The Goshen courthouse lawn was unexpectedly empty last Saturday, Oct. 17 as the women’s march, organized by Amanda Qualls, was moved to a virtual gathering.
Due to a surge in COVID-19 cases in Elkhart County, the event was moved online and streamed live on Facebook.
Qualls was joined by Regina Shands Stoltzfus, professor of peace, justice and conflict studies at GC; Julia King, Goshen city council member; and Erin Floyd, educator and community activist. The four women shared personal stories and experiences of strong women in their lives, signs of hope that they are seeing and the importance of this upcoming presidential election.
On the same Saturday, a larger women’s march took place in Washington, D.C., sparked by the passing of justice Ruth Bader Ginsberg and a new nominee being fast tracked for confirmation in her place.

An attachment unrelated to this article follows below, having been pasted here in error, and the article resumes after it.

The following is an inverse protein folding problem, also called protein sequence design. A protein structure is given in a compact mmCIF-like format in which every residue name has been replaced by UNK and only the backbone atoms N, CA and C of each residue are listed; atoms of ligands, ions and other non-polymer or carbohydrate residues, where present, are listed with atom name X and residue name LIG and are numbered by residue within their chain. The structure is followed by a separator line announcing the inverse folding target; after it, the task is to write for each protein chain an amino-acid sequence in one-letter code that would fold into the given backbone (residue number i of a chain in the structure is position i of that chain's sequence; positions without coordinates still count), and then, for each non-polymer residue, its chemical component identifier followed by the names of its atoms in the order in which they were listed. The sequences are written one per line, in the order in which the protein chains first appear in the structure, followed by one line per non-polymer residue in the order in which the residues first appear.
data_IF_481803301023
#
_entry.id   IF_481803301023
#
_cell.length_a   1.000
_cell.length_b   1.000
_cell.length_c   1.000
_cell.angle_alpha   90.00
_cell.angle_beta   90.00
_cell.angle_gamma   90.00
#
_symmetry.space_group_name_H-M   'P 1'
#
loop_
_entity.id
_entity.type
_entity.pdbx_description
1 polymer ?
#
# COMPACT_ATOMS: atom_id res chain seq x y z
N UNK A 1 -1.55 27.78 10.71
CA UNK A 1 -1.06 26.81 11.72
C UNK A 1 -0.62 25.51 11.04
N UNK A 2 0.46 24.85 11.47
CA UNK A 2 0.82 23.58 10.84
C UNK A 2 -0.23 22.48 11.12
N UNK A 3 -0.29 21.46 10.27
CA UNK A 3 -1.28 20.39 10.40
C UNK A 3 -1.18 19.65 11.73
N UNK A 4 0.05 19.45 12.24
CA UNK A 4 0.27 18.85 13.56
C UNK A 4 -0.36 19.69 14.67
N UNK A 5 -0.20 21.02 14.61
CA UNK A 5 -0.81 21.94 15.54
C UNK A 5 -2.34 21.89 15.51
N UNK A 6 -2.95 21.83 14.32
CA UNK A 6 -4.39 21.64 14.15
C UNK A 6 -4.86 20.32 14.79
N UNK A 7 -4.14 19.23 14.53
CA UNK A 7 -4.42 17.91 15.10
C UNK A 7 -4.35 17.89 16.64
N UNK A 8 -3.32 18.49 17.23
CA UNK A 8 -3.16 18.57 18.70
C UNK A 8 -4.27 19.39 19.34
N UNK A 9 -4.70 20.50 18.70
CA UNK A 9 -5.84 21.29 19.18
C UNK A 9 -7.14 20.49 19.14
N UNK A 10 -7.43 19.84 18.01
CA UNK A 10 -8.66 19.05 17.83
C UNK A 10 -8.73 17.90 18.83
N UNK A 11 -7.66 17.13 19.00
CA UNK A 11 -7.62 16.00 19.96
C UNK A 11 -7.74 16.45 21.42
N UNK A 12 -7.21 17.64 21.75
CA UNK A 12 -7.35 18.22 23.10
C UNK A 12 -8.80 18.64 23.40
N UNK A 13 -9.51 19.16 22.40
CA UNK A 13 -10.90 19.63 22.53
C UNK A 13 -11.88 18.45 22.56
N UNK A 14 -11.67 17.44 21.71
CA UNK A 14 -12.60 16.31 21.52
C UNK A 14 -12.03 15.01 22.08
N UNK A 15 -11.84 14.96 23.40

Since 2017, following the election of President Donald Trump, women’s marches have become organized on a nationwide scale. All marches seek to promote reproductive, civil and human rights for women.
Qualls, a candidate for the Indiana House of Representatives in District 49, wanted to help bring this event to Goshen and felt it was the right time to do so.
In her opening statements at the virtual gathering, Qualls shared what she hoped the women’s march would mean to others.
“This event is meant to mobilize women, to offer hope, to offer encouragement, to help you activate yourself and your friends to get out to the polls and be active in your communities,” she said.
The three other speakers shared a similar sentiment.
Stoltzfus told stories of her mother, who moved from the South to Ohio in the 1950s looking for better opportunities. Stoltzfus credits her involvement in community engagement to her mother.
“[I] owe a tremendous debt to women who work to make the world a better place in all kinds of ways, big and small,” she said.
Through stories her mother has told, Stoltzfus recognizes that the difficult time we are living in today has been experienced before and that there are real ways change can be made.
“I’m reminded in these perilous times, we have lived through this before. We need to remember that our communities need all of us, our voices and our presence,” Stoltzfus said. “So let’s keep showing up.”